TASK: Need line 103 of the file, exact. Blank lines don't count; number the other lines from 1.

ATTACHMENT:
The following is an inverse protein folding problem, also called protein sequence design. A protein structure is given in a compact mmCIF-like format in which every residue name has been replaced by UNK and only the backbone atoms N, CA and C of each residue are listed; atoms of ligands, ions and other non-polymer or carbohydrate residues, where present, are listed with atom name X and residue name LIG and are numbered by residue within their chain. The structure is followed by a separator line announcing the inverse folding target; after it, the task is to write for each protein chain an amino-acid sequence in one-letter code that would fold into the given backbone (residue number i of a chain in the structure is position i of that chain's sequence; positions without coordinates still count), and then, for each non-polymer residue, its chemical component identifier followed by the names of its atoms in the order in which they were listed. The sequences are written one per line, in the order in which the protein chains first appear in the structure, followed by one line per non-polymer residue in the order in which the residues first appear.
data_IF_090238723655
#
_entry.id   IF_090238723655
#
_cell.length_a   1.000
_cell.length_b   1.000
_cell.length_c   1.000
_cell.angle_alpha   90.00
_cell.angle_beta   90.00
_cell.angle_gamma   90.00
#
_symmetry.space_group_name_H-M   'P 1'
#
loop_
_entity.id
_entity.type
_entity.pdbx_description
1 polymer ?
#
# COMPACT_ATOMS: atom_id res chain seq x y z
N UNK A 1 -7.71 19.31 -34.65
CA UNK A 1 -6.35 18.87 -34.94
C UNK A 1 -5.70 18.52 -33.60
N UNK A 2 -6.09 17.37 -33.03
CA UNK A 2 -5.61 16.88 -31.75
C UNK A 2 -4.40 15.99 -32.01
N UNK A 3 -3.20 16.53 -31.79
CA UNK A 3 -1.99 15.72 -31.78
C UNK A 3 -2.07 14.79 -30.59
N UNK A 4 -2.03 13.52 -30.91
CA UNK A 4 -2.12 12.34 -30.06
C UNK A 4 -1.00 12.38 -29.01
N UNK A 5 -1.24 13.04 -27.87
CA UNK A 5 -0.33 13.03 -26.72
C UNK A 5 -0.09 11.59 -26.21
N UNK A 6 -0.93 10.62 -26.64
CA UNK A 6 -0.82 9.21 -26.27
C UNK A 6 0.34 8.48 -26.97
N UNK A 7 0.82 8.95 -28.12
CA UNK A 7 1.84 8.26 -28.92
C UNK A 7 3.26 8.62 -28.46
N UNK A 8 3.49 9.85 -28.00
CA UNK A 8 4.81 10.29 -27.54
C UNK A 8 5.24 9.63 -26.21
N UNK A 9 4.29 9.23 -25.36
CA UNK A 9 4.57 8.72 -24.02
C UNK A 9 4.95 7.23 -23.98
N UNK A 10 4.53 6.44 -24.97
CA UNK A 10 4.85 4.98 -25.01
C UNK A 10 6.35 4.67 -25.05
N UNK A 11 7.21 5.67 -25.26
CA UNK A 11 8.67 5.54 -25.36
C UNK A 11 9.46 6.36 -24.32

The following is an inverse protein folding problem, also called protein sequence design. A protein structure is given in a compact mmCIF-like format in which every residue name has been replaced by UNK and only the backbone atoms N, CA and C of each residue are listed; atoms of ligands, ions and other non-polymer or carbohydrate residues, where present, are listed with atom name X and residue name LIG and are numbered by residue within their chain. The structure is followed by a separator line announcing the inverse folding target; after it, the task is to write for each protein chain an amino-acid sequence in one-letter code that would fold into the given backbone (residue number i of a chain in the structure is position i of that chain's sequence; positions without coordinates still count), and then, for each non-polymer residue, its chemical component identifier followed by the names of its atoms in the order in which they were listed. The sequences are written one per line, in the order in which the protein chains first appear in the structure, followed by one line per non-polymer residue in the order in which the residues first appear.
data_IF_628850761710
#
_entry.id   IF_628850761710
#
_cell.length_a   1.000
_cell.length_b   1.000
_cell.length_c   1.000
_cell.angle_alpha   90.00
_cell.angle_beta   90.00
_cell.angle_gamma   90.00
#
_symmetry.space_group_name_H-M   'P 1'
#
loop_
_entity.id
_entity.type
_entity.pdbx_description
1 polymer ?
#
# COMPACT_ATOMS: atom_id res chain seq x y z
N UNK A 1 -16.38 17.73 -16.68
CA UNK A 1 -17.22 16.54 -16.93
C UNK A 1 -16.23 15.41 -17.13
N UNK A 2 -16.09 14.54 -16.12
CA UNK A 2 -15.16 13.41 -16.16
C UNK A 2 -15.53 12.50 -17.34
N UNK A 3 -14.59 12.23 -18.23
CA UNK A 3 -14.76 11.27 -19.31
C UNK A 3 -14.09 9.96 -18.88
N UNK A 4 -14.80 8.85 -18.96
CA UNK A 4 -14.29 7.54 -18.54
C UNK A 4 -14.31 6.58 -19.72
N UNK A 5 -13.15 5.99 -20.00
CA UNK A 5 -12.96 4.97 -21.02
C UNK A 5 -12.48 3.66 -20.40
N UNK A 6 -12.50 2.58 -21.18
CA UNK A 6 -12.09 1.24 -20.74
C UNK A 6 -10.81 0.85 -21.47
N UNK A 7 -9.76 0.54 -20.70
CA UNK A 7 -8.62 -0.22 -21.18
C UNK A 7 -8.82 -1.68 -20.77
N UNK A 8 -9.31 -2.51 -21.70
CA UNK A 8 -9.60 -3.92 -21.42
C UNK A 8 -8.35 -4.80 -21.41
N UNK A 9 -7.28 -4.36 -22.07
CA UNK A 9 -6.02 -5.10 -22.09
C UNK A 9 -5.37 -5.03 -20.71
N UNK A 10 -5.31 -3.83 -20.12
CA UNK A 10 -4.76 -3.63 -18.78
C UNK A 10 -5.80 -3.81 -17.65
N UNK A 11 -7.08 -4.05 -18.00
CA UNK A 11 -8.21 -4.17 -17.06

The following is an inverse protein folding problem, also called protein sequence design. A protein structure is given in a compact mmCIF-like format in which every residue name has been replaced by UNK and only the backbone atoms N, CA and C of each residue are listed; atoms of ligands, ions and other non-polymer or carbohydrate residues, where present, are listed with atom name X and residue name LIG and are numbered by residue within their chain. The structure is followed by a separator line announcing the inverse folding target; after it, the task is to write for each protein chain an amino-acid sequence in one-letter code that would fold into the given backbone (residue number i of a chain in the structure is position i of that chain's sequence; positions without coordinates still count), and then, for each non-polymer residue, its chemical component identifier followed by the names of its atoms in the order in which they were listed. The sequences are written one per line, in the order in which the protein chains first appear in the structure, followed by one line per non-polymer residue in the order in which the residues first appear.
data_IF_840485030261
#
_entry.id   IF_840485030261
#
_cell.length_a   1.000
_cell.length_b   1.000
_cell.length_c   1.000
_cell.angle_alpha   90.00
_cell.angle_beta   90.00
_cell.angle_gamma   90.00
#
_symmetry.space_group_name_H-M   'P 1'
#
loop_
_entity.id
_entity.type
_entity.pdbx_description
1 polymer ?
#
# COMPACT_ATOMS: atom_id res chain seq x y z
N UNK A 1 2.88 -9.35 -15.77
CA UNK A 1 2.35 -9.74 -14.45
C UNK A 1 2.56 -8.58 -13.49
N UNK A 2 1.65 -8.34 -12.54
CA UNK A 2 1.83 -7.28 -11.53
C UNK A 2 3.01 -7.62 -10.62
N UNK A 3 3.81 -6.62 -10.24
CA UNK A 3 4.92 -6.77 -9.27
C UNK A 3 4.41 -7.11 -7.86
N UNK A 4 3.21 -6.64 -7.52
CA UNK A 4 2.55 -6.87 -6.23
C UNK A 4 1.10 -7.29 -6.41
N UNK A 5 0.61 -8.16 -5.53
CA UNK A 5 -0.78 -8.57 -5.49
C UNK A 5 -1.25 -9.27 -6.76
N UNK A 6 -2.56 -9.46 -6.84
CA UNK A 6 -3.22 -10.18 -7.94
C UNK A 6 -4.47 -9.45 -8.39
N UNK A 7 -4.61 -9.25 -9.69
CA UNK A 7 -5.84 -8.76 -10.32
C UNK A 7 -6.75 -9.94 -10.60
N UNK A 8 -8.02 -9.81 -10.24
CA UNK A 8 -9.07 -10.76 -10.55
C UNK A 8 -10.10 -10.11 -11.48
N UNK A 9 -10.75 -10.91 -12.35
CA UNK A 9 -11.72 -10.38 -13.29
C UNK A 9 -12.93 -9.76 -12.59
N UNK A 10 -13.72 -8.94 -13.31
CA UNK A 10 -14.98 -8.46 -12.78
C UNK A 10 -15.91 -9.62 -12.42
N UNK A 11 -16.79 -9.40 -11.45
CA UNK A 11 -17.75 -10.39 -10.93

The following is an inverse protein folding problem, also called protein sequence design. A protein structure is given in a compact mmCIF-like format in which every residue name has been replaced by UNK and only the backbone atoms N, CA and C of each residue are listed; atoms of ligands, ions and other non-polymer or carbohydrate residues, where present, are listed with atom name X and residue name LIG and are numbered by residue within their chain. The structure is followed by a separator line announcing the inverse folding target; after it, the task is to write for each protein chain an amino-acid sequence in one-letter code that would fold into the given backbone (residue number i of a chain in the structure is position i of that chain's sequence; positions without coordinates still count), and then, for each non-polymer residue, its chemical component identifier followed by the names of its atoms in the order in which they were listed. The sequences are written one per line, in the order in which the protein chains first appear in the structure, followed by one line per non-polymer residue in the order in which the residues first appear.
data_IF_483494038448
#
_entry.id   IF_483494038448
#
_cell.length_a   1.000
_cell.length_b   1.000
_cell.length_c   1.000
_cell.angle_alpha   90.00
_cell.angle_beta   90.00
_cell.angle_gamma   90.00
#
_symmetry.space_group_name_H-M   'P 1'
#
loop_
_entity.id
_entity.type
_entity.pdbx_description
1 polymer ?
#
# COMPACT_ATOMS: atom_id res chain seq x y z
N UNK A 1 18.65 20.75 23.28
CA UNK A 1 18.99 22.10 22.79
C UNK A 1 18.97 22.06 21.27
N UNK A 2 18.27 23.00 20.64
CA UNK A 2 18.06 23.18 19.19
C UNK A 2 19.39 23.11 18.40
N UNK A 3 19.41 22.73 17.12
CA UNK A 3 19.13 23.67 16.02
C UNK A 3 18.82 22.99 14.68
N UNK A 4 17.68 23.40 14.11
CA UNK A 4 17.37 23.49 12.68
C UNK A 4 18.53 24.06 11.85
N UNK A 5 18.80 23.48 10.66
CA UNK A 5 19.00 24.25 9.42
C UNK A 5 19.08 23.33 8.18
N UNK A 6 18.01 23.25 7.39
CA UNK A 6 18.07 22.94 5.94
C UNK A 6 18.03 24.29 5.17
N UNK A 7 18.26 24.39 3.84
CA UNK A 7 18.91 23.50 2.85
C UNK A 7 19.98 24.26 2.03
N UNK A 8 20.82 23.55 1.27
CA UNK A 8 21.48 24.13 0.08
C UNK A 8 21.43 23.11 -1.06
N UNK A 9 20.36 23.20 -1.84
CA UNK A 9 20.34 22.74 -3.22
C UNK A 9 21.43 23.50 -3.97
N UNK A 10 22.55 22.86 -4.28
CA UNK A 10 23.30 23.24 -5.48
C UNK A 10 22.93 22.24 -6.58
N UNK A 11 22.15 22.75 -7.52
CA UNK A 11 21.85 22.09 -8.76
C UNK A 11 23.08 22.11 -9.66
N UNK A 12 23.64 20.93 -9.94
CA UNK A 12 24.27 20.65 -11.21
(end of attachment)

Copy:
N UNK A 10 -5.31 -3.83 -20.12